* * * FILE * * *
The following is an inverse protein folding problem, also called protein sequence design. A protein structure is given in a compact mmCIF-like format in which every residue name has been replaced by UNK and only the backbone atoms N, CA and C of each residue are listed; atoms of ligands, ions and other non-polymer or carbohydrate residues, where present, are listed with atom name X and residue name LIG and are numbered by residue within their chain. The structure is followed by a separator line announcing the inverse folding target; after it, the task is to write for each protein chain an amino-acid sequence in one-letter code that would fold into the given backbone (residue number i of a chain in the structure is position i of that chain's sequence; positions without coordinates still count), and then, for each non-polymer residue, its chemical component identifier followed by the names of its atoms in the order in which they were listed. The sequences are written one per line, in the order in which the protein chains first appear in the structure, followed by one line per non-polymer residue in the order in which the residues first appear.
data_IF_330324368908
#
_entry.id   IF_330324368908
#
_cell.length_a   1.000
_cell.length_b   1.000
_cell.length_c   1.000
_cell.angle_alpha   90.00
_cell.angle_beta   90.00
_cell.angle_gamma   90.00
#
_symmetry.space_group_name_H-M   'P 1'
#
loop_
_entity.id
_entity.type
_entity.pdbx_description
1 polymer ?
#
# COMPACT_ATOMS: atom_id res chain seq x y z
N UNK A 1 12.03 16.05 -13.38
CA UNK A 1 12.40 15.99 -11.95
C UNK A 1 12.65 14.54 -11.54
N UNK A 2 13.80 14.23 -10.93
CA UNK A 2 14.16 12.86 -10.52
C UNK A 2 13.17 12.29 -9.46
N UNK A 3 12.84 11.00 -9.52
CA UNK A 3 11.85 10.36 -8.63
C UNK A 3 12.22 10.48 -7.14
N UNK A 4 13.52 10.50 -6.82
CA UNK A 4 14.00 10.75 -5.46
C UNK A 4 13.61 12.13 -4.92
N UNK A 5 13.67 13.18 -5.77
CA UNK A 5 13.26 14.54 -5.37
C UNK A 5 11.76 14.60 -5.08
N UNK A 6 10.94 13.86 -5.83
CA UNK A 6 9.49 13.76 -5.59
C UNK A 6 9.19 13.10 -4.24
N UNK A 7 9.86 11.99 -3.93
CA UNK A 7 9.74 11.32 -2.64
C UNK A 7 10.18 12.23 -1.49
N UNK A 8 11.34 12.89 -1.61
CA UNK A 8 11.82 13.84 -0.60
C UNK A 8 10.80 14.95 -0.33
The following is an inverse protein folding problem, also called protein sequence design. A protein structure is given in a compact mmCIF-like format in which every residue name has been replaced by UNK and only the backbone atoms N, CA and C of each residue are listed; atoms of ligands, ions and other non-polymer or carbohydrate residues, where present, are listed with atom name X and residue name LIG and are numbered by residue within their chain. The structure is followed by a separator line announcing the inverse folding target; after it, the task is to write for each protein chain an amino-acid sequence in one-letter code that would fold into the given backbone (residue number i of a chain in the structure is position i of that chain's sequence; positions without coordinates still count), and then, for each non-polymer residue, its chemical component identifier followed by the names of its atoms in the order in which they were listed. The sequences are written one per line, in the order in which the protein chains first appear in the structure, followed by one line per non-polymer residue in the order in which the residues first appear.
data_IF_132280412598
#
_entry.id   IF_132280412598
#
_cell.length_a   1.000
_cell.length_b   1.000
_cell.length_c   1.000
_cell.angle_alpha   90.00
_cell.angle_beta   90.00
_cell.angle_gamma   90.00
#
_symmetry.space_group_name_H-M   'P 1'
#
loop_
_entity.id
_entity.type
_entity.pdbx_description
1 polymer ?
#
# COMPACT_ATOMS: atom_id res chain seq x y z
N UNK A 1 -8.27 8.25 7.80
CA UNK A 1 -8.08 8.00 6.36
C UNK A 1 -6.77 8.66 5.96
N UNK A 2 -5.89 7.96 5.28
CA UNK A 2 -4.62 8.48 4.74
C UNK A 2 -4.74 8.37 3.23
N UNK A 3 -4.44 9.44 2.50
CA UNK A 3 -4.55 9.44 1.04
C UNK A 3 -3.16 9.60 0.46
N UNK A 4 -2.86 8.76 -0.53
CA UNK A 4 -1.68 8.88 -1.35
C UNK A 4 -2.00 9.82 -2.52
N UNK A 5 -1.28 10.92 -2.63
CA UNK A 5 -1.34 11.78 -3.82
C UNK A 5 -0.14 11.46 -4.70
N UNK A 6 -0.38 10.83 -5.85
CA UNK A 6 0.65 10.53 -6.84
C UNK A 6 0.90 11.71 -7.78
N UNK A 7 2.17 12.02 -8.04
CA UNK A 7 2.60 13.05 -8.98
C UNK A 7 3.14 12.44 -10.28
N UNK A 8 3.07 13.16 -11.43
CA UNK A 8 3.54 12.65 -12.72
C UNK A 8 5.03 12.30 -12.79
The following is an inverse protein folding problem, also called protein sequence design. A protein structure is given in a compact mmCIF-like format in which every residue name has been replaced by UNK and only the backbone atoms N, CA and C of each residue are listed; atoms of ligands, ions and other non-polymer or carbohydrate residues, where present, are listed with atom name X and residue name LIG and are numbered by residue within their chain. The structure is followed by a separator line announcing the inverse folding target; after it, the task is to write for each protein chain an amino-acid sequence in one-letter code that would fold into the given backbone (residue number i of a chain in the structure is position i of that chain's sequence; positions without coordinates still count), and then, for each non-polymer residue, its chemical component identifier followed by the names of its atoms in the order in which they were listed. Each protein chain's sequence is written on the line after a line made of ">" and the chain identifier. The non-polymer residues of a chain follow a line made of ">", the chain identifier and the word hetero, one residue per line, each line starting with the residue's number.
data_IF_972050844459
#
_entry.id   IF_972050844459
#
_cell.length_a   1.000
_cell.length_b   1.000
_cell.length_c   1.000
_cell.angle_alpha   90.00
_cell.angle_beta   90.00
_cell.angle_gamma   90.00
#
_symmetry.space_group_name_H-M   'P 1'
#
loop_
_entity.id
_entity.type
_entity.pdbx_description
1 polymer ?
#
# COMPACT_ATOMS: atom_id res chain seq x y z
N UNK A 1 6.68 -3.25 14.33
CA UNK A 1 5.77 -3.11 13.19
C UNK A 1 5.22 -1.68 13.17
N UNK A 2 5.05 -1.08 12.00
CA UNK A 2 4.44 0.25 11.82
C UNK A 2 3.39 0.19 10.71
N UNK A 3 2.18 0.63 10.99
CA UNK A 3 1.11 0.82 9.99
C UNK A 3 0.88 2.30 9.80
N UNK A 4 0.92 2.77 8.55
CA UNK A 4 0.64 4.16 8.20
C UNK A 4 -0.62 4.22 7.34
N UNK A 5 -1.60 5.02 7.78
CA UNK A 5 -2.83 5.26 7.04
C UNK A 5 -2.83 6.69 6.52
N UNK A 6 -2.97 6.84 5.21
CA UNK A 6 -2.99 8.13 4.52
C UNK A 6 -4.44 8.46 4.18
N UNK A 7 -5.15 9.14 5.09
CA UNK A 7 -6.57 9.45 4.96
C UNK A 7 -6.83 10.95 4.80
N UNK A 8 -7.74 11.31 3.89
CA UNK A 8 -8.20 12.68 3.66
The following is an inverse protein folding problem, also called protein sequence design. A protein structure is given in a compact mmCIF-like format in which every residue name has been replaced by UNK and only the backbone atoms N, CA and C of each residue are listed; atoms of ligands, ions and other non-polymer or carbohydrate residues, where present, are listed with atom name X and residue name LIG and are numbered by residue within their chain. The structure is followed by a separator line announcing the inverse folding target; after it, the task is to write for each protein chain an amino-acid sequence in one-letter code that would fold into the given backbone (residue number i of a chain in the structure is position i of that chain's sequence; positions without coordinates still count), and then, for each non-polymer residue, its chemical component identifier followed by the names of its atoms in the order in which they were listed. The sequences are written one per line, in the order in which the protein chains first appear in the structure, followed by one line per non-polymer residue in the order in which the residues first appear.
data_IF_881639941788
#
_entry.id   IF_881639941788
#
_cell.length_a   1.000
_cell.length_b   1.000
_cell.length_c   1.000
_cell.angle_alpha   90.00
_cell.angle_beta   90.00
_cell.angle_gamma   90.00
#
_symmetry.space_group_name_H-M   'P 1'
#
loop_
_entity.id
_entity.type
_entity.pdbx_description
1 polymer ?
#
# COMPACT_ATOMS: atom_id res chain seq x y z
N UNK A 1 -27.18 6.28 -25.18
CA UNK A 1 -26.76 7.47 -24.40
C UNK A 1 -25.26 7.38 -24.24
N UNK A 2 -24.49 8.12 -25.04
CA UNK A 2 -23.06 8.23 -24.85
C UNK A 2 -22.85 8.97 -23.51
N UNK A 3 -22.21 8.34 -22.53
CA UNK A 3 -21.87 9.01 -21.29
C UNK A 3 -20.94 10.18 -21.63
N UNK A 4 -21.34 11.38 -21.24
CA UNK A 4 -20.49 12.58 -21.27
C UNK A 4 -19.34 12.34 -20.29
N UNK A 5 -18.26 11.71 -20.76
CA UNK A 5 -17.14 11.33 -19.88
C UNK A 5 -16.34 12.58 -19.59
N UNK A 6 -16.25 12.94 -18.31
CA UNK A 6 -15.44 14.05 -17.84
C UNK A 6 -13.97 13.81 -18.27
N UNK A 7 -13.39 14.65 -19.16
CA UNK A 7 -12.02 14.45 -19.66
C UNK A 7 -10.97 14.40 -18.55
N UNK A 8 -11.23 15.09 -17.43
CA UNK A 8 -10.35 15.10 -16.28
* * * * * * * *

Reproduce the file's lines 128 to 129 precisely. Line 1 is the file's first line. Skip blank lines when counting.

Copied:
CA UNK A 6 -2.99 8.13 4.52
C UNK A 6 -4.44 8.46 4.18